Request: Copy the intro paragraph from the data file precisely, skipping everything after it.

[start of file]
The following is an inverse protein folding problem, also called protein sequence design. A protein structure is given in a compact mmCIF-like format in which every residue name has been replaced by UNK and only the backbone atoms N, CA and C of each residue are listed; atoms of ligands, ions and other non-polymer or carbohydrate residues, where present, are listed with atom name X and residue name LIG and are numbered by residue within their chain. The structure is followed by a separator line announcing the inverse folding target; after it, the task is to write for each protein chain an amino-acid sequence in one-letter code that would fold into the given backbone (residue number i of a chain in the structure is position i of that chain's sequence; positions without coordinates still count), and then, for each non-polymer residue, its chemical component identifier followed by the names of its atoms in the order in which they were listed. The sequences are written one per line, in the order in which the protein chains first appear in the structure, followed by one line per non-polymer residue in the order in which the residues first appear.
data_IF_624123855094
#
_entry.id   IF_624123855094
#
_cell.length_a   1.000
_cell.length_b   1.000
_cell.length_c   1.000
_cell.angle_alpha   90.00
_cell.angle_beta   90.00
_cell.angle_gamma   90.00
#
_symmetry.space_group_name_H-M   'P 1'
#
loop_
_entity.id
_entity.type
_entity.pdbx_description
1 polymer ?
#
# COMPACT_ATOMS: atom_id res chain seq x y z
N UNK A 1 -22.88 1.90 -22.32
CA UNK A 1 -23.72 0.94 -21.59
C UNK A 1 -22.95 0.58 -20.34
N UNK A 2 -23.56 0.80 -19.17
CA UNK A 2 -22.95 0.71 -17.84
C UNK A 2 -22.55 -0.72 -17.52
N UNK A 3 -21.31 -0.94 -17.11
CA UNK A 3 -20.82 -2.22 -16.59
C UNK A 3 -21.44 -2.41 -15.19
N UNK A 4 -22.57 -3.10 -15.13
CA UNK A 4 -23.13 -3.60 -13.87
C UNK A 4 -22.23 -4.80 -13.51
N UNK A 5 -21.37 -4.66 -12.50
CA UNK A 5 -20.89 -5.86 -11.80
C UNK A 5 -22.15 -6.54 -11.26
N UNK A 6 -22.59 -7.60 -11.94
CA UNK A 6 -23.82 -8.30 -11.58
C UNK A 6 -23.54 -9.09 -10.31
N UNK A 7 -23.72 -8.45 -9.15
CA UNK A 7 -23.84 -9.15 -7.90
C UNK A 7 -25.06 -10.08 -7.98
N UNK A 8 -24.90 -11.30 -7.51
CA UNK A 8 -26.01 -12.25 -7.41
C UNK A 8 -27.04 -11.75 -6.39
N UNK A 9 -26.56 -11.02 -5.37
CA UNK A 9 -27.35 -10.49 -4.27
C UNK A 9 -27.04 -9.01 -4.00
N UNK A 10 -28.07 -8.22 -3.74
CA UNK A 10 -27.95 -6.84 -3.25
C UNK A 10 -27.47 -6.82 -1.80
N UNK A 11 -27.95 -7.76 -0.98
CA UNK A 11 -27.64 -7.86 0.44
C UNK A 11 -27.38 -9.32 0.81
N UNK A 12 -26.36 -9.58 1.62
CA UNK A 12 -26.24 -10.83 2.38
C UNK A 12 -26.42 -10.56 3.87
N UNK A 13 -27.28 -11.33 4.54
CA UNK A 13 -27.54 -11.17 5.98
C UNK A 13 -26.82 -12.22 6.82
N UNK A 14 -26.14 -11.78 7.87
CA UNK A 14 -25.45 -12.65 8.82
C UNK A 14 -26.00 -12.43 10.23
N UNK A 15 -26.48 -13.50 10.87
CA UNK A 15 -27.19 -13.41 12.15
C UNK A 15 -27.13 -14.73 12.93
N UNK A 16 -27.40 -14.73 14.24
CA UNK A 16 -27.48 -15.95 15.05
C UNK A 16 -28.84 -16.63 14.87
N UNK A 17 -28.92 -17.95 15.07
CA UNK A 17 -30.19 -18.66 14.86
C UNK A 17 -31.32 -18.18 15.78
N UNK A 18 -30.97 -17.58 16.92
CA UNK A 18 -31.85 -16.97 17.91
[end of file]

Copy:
The following is an inverse protein folding problem, also called protein sequence design. A protein structure is given in a compact mmCIF-like format in which every residue name has been replaced by UNK and only the backbone atoms N, CA and C of each residue are listed; atoms of ligands, ions and other non-polymer or carbohydrate residues, where present, are listed with atom name X and residue name LIG and are numbered by residue within their chain. The structure is followed by a separator line announcing the inverse folding target; after it, the task is to write for each protein chain an amino-acid sequence in one-letter code that would fold into the given backbone (residue number i of a chain in the structure is position i of that chain's sequence; positions without coordinates still count), and then, for each non-polymer residue, its chemical component identifier followed by the names of its atoms in the order in which they were listed. The sequences are written one per line, in the order in which the protein chains first appear in the structure, followed by one line per non-polymer residue in the order in which the residues first appear.